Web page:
On the casting side of things, most of the main cast from the first Avatar are confirmed to return for the sequels, chief among them Sam Worthington's Jake Sully and Zoe Saldana's Neytiri, who now have three children. The most surprising of the returning faces, though, are Sigourney Weaver, Stephen Lang and Matt Gerald, as all of whose characters died. Weaver has confirmed she'll be playing someone different as opposed to reprising Dr. Grace Augustine, but it remains to be seen how Lang and Gerald fit into the picture.

As far as newcomers go, arguably the most prominent of the bunch is Kate Winslet, who will play Ronal, a free diver from the Metkayina tribe, in Avatar 2. Along with various other actors cast as Metkayina tribespeople, Jack Champion is playing Javier "Spider" Socorro, a teenager born on Pandora's human base, while Oona Chaplin and David Thewlis have been cast in undisclosed roles.

James Cameron has confirmed that both Avatar 2 and Avatar 3 have wrapped principal photography, but there's still a long way to go before they hit theaters. Avatar 2 is scheduled for release on December 18, 2020, followed by Avatar 3 on December 17, 2021, Avatar 4 on December 20, 2024 and Avatar 5 on December 19, 2025 (those Cameron has said those last two movies are contingent on its two predecessors being financially successful.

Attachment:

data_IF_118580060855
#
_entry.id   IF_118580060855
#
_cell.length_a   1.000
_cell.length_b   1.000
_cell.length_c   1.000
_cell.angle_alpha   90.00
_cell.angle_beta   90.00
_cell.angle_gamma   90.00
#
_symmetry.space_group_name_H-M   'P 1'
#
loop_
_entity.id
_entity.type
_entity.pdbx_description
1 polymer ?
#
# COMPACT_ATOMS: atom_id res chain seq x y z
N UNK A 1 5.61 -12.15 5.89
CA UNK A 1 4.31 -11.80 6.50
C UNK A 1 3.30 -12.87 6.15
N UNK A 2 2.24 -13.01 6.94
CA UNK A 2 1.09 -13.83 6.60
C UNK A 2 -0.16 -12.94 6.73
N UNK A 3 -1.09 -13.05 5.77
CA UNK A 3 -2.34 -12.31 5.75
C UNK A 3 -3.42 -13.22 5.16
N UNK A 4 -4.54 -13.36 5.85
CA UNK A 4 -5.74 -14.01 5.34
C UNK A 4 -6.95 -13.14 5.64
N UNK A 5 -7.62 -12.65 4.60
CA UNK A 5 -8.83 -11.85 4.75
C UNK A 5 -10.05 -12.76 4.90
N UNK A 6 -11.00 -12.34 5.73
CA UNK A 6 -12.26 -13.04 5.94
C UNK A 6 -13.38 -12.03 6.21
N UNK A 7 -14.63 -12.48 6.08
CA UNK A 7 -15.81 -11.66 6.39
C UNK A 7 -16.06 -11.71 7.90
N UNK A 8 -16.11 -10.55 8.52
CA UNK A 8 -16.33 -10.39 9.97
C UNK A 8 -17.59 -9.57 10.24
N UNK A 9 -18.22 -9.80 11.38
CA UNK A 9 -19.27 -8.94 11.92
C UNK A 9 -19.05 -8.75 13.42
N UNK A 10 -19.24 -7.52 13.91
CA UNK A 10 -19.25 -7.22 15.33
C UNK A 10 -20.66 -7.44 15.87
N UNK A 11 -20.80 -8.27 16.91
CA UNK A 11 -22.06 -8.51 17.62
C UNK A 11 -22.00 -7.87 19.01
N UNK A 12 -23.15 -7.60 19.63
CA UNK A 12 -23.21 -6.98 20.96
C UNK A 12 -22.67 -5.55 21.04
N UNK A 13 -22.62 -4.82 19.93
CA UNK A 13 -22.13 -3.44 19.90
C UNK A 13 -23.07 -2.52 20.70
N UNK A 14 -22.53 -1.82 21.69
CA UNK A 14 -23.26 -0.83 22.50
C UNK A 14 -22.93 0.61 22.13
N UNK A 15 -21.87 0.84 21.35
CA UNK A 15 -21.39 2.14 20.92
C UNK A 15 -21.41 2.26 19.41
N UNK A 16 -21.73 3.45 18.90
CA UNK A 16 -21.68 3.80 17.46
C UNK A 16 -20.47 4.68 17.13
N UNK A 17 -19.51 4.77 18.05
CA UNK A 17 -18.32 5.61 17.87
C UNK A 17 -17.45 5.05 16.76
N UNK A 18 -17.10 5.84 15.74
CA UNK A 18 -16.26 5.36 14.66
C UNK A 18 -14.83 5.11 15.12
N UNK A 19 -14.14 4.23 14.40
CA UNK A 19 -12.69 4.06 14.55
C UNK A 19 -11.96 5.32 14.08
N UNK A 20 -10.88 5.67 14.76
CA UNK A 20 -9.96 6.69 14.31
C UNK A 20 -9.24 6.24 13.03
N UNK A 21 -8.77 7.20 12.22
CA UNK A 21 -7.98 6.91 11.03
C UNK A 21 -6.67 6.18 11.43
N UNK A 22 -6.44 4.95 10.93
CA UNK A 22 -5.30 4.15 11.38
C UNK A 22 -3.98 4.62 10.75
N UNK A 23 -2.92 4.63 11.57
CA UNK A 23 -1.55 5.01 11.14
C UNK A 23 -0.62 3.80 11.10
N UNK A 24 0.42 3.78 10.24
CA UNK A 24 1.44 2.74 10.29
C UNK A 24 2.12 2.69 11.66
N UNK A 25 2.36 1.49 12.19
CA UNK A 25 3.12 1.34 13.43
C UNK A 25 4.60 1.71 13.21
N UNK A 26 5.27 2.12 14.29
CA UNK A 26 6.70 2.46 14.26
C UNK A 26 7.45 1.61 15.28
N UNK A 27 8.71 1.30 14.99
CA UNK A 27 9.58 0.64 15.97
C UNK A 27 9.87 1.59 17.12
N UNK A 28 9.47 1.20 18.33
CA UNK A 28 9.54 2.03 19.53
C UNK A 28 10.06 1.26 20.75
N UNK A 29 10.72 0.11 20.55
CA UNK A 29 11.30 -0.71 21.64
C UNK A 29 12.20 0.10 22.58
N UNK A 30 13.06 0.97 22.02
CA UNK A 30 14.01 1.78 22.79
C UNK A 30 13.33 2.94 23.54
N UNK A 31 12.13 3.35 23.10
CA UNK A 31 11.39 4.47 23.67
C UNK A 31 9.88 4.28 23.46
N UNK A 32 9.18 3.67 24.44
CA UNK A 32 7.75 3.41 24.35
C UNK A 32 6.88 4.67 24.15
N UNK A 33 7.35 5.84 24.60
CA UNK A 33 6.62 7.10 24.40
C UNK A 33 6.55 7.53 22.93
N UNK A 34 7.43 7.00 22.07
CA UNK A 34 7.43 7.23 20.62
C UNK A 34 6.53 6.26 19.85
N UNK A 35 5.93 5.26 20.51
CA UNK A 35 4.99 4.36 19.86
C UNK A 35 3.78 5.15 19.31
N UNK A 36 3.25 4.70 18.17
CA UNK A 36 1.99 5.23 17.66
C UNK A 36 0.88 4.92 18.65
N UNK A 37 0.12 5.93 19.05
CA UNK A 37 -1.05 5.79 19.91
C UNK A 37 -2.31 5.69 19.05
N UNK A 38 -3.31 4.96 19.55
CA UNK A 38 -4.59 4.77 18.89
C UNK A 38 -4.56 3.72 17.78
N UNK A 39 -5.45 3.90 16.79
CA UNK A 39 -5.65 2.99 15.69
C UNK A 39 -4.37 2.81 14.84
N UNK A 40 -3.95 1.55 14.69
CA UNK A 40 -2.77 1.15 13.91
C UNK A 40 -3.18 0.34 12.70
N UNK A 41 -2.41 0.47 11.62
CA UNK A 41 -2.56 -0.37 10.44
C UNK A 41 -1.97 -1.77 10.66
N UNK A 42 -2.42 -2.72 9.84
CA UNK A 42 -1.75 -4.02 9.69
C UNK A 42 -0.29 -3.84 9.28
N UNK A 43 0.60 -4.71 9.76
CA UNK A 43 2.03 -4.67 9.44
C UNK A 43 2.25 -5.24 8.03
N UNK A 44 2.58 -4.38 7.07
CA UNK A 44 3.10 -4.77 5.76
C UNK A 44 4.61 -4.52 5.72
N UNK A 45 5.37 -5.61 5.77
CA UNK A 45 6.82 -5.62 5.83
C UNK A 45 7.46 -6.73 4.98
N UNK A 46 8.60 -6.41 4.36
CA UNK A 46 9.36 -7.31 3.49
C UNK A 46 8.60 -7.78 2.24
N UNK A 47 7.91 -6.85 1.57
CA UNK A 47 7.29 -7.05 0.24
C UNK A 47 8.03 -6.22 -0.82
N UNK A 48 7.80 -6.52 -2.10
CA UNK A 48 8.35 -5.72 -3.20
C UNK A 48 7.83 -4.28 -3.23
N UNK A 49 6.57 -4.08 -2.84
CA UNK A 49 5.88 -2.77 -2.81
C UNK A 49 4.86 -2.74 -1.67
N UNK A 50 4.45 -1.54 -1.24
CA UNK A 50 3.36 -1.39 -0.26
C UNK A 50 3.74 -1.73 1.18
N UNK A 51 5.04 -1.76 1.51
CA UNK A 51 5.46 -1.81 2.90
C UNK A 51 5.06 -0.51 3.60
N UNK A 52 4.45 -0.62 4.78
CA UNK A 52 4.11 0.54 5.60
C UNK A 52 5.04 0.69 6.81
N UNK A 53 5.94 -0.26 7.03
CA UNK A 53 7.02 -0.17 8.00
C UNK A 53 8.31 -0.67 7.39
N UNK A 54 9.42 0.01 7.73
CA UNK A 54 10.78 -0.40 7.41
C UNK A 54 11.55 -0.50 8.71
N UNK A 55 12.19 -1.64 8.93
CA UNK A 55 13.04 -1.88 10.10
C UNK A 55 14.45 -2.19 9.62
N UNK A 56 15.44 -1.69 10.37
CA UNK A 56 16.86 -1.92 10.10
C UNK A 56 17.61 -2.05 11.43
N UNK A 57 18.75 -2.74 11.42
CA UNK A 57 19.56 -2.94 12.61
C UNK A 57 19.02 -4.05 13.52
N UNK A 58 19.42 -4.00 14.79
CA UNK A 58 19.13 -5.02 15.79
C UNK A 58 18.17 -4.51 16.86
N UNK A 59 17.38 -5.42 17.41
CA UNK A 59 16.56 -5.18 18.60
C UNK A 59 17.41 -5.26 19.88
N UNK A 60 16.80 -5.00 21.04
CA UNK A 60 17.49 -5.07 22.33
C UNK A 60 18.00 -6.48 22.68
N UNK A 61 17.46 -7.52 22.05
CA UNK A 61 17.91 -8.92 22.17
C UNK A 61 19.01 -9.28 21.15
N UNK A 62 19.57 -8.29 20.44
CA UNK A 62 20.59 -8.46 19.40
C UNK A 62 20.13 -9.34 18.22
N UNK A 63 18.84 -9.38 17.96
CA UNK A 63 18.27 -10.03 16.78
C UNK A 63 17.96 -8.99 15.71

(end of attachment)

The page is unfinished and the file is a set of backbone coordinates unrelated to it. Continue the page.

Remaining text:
Stay tuned to CinemaBlend for more updates on how the Avatar franchise is progressing, but in the meantime, you can look through our 2019 release schedule to learn what movies are coming out next year.

Adam Holmes
Senior Content Producer

Connoisseur of Marvel, DC, Star Wars, John Wick, MonsterVerse and Doctor Who lore, Adam is a Senior Content Producer at CinemaBlend. He started working for the site back in late 2014 writing exclusively comic book movie and TV-related articles, and along with branching out into other genres, he also made the jump to editing. Along with his writing and editing duties, as well as interviewing creative talent from time to time, he also oversees the assignment of movie-related features. He graduated from the University of Oregon with a degree in Journalism, and he’s been sourced numerous times on Wikipedia. He's aware he looks like Harry Potter and Clark Kent.